So I kind of missed out on Tom Petty.
I always loved “Refugee,” “You Got Lucky,” and his epic duet with Stevie Nicks, “Stop Draggin’ My Heart Around.” But when he really hit his stride, both artistically and commercially, in the mid/late 80s, I was off listening to other stuff. Hip hop and R&B. When I got to college I shifted to alt rock. All genres that stood in stark contrast to what Petty was doing. Even then, his songs were so big you couldn’t miss them – “Free Fallin’” and “Runnin’ Down A Dream” are two notable examples – and I enjoyed them. But I just never counted myself as a huge fan.
That began to change a few years back. First, I realized that “American Girl” was written and recorded in 1976, which fucking blew me away. Released in the magical music year of 1977, there wasn’t anything else that sounded like that song. It was at least five years ahead of its time.
WTTS, the radio station down in Bloomington that is our lake soundtrack, plays tons of Petty in their regular rotation. Two summers ago I heard one of the secondary tracks from Damn the Torpedoes, either “Here Comes My Girl” or “Even The Losers,” and made a mental note to listen to that whole album when I had a chance. God damn that album is a beast. The first six songs are all classics, an entire career for 90% of artists. I was mad at myself for not getting beyond the album’s two biggest hits for nearly 30 years.
Then there was the modern music I’ve been drawn to in recent years that has been influenced by Petty. Ryan Adams’ last three albums have a ton of Petty in them. The War on Drugs’ Adam Granduciel has been likened to The Heartbreakers Mike Campbell in his guitar playing style and prowess.
For a few months I’ve been thinking, “Man, I should really dive into Petty’s music some day.” I’ve finally been doing that the past couple days, sadly because of his passing rather than me finally pushing aside other music and devoting some time to his work.
Here’s what strikes me most about his music. It’s timeless. Those 1970s songs sounded ahead of their time. His most recent music doesn’t sound all that different. His songs never sounded of a specific era; they just sounded right. His genius was finding some sweet spot between Top 40 and rock, 60s jangle pop and Southern Rock, Florida and California, that sounds perfect no matter what kind of music you normally like. He wrote these amazingly simply pop songs full of hooks and riffs that got stuck inside your head forever. His lyrics lend themselves to multiple interpretations, sometimes optimistic, sometimes pessimistic, depending on your mood.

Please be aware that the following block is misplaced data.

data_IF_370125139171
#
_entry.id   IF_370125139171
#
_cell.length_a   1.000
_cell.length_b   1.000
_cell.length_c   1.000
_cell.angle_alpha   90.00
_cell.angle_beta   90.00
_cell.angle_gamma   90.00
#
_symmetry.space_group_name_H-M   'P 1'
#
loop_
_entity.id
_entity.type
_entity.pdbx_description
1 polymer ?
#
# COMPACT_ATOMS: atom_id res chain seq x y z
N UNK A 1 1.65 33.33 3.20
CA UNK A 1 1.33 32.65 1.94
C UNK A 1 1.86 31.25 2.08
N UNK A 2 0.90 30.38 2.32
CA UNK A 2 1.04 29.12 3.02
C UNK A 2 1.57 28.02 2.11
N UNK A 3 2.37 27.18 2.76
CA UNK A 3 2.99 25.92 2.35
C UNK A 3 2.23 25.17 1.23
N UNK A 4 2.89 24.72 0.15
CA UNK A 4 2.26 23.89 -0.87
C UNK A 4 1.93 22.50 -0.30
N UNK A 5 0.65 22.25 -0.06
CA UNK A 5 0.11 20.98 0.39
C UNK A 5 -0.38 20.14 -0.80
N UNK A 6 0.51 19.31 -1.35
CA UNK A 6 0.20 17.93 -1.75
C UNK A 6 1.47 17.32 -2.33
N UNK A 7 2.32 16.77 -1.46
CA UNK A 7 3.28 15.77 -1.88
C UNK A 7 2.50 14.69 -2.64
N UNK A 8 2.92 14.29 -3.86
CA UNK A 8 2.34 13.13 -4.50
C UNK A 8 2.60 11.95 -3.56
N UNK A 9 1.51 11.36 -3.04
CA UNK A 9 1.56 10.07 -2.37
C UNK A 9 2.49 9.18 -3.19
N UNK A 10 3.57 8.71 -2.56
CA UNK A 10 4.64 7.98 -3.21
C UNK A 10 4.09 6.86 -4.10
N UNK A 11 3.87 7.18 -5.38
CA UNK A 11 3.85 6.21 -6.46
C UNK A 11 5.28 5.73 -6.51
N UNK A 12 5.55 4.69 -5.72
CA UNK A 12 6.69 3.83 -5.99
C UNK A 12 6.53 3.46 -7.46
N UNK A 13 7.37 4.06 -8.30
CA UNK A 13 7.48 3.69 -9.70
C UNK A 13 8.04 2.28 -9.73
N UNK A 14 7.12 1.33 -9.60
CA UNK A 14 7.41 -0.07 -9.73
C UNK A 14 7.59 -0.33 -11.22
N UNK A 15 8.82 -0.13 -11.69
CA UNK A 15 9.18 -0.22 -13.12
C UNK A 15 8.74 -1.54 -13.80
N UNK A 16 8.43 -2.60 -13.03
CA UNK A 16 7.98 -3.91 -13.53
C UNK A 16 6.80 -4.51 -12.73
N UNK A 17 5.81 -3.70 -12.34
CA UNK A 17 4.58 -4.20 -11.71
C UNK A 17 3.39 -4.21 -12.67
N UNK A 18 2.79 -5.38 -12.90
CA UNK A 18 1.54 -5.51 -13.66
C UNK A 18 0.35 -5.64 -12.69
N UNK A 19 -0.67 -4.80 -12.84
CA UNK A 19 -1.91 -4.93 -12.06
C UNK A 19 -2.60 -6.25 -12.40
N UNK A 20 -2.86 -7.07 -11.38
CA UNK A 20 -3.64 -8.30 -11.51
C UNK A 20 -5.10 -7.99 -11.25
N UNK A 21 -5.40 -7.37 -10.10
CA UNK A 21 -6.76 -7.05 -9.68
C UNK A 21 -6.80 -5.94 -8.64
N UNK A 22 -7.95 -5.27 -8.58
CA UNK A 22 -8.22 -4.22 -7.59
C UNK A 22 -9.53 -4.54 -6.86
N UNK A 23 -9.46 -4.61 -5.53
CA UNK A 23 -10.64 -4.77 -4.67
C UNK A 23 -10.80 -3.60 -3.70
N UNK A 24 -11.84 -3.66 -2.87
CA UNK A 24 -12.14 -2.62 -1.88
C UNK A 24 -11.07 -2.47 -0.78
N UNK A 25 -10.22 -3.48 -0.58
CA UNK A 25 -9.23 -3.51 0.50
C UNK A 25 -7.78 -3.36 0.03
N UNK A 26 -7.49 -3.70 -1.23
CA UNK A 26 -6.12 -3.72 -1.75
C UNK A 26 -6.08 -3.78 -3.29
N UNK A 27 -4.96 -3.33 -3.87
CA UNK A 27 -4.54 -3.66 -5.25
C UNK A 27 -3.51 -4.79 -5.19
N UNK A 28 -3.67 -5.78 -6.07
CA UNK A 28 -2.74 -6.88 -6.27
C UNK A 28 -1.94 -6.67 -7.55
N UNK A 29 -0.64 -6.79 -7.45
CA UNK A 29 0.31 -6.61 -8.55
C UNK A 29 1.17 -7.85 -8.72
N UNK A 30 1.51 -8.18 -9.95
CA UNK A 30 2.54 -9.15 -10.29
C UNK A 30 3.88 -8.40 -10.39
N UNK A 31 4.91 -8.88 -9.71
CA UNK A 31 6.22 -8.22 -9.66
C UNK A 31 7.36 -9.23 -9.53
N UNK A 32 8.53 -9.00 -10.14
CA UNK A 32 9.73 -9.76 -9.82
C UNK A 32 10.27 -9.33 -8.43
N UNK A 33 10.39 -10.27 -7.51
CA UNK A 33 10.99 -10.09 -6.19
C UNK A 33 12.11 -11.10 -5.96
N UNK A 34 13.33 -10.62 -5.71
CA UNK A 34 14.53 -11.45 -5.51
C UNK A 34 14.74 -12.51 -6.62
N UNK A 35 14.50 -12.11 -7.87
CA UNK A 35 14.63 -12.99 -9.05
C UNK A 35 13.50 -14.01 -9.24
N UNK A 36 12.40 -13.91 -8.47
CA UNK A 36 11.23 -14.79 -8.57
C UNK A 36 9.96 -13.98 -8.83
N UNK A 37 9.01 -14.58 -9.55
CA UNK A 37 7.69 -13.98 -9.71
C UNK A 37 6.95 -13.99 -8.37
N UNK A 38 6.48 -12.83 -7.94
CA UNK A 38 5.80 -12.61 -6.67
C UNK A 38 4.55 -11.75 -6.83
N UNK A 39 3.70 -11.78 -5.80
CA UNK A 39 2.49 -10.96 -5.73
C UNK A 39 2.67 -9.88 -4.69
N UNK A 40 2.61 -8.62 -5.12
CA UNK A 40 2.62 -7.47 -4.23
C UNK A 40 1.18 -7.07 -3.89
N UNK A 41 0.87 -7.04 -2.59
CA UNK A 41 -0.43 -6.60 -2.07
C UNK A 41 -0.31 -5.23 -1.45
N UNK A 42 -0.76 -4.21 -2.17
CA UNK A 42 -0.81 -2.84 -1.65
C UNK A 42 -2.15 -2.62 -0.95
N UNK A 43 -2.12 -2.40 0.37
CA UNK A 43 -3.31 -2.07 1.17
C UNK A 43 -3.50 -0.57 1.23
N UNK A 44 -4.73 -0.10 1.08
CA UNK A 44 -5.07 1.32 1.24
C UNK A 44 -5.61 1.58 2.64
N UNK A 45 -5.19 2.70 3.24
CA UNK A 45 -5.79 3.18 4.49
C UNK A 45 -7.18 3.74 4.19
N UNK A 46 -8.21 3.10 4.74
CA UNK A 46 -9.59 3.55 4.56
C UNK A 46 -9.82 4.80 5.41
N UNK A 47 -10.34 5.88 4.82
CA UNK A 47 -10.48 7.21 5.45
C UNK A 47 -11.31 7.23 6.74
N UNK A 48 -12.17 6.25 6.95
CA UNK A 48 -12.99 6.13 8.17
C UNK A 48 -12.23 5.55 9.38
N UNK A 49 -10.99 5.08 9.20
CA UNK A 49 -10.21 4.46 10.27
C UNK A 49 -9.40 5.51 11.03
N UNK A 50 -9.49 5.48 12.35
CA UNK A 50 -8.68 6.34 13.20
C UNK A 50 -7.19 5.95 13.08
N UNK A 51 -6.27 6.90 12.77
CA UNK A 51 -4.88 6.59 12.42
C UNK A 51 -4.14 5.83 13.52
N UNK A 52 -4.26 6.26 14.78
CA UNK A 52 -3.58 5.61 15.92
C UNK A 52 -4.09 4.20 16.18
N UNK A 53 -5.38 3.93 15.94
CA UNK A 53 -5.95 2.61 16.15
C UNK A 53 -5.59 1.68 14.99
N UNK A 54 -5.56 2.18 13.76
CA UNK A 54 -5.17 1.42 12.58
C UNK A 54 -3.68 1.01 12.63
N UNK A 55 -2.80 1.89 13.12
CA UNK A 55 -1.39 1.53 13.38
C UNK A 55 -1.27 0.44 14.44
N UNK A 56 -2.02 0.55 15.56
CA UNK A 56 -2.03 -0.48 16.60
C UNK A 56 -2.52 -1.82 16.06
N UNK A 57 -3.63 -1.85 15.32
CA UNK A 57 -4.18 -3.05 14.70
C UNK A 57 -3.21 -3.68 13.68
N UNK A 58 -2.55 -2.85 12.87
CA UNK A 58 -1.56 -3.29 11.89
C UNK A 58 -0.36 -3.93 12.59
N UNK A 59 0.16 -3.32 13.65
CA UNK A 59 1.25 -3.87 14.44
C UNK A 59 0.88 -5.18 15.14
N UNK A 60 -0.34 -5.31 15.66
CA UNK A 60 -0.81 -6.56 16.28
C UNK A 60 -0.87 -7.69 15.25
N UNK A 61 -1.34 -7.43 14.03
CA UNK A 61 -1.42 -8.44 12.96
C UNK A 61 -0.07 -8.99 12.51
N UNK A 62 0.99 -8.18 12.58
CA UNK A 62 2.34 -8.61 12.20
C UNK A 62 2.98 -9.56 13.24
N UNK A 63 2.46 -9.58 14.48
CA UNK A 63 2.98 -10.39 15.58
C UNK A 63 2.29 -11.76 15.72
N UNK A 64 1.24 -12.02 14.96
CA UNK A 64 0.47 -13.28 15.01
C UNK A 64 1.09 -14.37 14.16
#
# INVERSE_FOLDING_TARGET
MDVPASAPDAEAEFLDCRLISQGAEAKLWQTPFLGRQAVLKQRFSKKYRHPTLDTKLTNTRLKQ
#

Some music will be played on the radio forever because they were massive hits and wove themselves into our cultural fabric. Tom Petty’s music will be played forever – big hits and small – because it is just so perfect. I’ve focused on his bigger songs and albums the past few days. But when a song I’ve never heard before, a deep cut off a lesser known album pops up, it sounds just as great as the hits.
One more thing: no one I know who has ever gone to a Tom Petty concert has ever complained after. I know folks who saw him this summer, or even over the past 10 years, and while my first thought was “You paid how much to see a guy who hasn’t had a huge hit in 20 years?” their first comment is always, “Man it was a great show!” There’s something to be said for touring deep into life not just to make money, but to also put on a hell of a show.
Petty’s death didn’t hit me as hard as Chris Cornell’s, or certainly Prince’s. I was never a big enough fan to be unsettled by his passing. But this week has driven home the point that he was one of the finest artists of his generation. His legacy is a catalog of songs that will be delighting listeners until we stop listening to music. Here are a few of my favorites.
“American Girl” – So far ahead of its time it didn’t become a hit for years after its release. What a perfect pop song.
“Refugee” – As I said, I could include any of the first six songs from Damn the Torpedoes. But the first track remains the best. Like many of his best songs, there’s just a hint of disgust in Petty’s delivery.
“Stop Draggin’ My Heart Around” – Written by Petty and Campbell for the Heartbreakers, producer Jimmy Iovine convinced them to share it with Stevie Nicks. It was an incredible way to begin her solo career. Again we hear disdain in Petty’s delivery.
“Runnin’ Down a Dream” – One of the greatest road trip songs ever. That acoustic guitar in the chorus will never get out of your head. And the solo at the end may be the best of Campbell’s career.
“You Wreck Me” – Another song I’ve fallen in love thanks to WTTS. It was just this summer that I heard it at just the right time of day and I thought, “Damn, that’s a great freaking song.”
“You Got Lucky” – I’m kind of proud of myself for always liking this song. A lot of folks weren’t so sure about it when it was released back in 1982. The lack of guitar and reliance on synths didn’t please many people. But I was just 11 and enjoyed its very 80s sound. And while some found the video cheesy, I thought it was cool as hell. And another great kiss-off line from Petty, “You got lucky, babe, when I found you.”
- I’m guessing he’s second only to Mellencamp in terms of breadth of songs by one artist they spin. ↩